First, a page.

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LDN, Endosomes, and the Nanophysiology of Autoimmune Movement Disorders


Mark Cooper, PhD


To discuss the actions LDN, combined with other therapies, to treat autoimmune movement disorders. 

Session Learning Objective:

euroinflammatory lesions correspond, in part, to the functional lesions that underlie certain autoimmune neurological disorders. Close connections between neuroinflammation, neuroautoimmunity, and pain/autonomic/movement disorders are now well established.  Neuroinflammatory lesions can be directly visualized through PET scans, or detected indirectly by abnormal pro-­‐inflammatory cytokine profiles and/or neuroautoantibodies in bodily fluids.  Effective therapies for neuroinflammatory disorders require an understanding of how neuroinflammatory lesions are established and maintained.  This problem involves conceptualizing neuroinflammatory lesions as altered states of intercellular communication, within networks of neurons, glia, endothelial cells, and components of the circulatory immune system (leukocytes, autoantibodies, and complement proteins), which can cross into the nervous system through extravasation.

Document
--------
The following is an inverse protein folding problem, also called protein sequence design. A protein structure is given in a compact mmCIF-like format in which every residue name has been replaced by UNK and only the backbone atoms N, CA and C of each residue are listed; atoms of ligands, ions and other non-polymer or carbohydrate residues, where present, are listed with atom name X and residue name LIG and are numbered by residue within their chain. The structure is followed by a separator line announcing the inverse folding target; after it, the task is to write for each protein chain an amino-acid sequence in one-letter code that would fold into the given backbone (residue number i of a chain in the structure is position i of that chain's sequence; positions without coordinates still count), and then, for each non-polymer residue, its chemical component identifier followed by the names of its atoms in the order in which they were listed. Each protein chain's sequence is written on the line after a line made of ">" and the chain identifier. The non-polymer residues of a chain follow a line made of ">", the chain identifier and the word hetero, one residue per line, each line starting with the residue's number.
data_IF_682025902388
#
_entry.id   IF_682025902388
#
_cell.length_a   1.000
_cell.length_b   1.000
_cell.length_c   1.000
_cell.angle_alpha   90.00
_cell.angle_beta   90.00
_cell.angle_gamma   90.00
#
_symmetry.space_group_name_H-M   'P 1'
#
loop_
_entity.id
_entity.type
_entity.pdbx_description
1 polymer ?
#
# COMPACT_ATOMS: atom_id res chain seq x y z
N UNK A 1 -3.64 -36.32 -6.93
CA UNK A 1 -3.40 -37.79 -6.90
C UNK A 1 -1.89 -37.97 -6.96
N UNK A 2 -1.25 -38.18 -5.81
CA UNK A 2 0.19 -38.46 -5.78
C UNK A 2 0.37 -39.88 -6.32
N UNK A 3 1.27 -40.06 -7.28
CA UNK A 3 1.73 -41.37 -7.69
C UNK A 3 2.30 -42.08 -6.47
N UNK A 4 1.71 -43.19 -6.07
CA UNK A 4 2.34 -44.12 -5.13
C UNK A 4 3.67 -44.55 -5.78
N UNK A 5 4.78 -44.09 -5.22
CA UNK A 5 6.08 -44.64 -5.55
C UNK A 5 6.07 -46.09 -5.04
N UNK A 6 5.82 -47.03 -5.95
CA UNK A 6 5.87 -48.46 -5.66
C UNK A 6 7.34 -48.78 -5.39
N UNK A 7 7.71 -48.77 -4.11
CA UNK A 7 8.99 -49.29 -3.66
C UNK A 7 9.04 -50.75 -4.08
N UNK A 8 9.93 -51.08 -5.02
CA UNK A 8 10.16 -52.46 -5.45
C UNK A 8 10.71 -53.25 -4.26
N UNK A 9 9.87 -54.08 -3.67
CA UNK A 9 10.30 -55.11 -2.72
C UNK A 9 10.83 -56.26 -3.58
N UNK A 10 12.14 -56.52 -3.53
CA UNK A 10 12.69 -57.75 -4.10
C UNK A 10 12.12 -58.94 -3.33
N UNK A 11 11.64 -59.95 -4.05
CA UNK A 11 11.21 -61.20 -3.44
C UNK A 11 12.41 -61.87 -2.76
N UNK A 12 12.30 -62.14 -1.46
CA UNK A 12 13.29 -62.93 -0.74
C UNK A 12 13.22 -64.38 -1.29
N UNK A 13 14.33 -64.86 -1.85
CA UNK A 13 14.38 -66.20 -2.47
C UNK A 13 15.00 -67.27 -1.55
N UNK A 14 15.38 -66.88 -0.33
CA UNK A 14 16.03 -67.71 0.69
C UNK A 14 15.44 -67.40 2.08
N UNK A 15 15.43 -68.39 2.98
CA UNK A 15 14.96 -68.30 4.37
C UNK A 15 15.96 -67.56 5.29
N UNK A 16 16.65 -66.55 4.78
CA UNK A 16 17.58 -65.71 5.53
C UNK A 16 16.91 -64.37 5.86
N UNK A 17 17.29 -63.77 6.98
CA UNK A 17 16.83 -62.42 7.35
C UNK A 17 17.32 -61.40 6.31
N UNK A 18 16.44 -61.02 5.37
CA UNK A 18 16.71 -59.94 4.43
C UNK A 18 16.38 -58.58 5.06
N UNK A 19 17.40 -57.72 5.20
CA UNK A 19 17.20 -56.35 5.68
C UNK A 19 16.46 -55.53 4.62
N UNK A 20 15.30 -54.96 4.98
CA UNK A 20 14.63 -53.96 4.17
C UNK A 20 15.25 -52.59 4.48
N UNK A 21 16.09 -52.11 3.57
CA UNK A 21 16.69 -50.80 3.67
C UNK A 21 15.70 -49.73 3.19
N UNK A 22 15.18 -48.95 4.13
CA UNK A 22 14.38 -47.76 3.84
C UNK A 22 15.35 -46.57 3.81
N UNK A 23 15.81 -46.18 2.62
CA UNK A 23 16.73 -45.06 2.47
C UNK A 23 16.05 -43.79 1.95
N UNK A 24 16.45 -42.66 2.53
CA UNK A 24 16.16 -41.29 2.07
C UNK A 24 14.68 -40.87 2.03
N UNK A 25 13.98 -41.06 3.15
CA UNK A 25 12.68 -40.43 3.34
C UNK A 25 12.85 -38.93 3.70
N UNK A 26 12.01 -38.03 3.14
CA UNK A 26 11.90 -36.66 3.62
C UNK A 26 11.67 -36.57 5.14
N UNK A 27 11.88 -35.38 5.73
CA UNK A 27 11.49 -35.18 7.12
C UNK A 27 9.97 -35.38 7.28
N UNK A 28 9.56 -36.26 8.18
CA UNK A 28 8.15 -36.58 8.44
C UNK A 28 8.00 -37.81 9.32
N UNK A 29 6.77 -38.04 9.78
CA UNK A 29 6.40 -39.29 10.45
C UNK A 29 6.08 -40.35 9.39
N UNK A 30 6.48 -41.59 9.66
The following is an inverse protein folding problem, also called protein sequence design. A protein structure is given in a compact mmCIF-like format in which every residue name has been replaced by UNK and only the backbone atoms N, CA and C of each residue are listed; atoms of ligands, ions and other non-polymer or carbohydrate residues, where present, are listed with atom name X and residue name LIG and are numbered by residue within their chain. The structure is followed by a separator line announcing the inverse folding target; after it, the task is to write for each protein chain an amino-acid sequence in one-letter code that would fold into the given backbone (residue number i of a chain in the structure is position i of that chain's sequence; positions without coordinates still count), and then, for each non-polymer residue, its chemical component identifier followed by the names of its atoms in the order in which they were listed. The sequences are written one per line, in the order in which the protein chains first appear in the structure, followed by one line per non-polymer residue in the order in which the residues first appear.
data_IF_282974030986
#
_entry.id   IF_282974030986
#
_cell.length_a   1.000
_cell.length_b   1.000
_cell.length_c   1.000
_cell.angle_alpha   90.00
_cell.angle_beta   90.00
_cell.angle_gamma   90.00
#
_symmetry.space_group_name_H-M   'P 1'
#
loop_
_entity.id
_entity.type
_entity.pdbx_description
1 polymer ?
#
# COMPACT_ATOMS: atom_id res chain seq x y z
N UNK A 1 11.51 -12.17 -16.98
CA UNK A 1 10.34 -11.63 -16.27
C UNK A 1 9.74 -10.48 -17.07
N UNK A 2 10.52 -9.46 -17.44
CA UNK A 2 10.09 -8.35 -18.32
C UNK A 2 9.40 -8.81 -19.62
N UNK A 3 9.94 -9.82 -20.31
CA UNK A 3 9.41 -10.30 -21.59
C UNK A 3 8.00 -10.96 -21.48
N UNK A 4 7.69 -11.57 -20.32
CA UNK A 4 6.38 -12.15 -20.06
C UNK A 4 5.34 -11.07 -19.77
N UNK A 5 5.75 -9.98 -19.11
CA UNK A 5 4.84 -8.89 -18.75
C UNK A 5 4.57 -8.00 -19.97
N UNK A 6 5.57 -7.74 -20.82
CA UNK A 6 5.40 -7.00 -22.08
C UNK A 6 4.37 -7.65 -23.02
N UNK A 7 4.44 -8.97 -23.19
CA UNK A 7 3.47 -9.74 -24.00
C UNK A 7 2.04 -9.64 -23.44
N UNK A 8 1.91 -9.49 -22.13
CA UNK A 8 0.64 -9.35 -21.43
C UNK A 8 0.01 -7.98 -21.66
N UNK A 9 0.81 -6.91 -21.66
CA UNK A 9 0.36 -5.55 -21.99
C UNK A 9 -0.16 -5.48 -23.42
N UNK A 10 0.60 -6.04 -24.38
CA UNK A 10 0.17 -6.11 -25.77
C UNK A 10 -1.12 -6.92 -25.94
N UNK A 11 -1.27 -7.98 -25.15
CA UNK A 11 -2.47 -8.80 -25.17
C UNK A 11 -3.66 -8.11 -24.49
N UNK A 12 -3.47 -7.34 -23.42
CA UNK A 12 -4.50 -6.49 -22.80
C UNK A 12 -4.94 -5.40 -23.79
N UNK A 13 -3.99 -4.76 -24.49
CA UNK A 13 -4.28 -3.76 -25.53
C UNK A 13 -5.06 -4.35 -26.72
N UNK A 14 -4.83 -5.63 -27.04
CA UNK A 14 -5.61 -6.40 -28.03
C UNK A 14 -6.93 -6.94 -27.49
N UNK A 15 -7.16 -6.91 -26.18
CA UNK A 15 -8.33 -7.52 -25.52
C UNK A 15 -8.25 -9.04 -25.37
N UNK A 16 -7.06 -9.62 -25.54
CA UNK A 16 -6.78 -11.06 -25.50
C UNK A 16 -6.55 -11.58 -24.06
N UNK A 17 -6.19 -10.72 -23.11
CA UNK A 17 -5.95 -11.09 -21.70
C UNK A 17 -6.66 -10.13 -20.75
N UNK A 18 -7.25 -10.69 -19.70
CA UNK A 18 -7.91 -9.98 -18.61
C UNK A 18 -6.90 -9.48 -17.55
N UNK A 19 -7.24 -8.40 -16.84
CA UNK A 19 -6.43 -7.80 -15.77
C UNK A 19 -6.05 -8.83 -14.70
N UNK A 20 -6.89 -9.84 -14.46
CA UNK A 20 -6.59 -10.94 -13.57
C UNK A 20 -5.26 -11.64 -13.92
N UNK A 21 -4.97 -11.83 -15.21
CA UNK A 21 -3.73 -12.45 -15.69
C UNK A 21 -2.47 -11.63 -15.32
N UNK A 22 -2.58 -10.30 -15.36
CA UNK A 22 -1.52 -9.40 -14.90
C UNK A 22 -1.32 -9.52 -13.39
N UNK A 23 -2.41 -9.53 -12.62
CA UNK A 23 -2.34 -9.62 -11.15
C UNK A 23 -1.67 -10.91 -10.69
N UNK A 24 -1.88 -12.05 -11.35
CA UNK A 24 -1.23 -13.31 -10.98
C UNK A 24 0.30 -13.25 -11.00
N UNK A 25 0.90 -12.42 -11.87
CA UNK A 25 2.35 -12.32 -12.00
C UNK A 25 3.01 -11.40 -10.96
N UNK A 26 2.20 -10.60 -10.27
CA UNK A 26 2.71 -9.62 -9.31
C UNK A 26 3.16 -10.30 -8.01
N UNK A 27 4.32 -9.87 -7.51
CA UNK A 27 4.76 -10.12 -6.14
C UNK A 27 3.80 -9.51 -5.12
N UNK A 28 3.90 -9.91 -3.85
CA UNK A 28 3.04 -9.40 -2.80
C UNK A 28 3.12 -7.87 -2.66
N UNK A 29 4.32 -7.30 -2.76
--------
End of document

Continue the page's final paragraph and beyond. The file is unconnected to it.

The central nervous system utilizes a variety of primary signaling pathways to activate neuroimmune responses.  Inhibition/attenuation of upstream Toll-­‐like receptors (TLRs), purine receptors (P2Rs), and phosphatidylinositol-­‐linked pro-­‐inflammatory pathways are among urrent strategies for the treatment of neuroinflammatory lesions.   Positive outcomes for neuroinflammatory movement disorders (e.g. fixed and paroxysmal dystonias) have been obtained when LDN (low-­‐dose naltrexone) is used in combination with other anti-­‐neuroinflammatory agents, to reset hyperexcitable cellular states, which drive neuropathic pain and movement disorders.  This talk will examine how LDN can be potentially combined with other therapies to help restore normal synaptic tone within the inflamed nervous system, and treat neuroinflammation-­‐linked movement disorders. This discussion will center on the nanophysiology of the endosomal compartment, as well as how signaling from autoimmune-­‐endosomes is likely altered by LDN. 

Session Outline:

-­‐ Neuro-­‐autoantibodies and their targets 
-­‐ Neuroinflammatory pathways affecting sensory-­‐motor circuits 
-­‐ Accumulation of autoantibodies within endosomal compartments 
-­‐ Axonal transport and transcytosis of autoantibodies within endosomes 
-­‐ Attenuating autoimmune movement disorders using LDN and other agents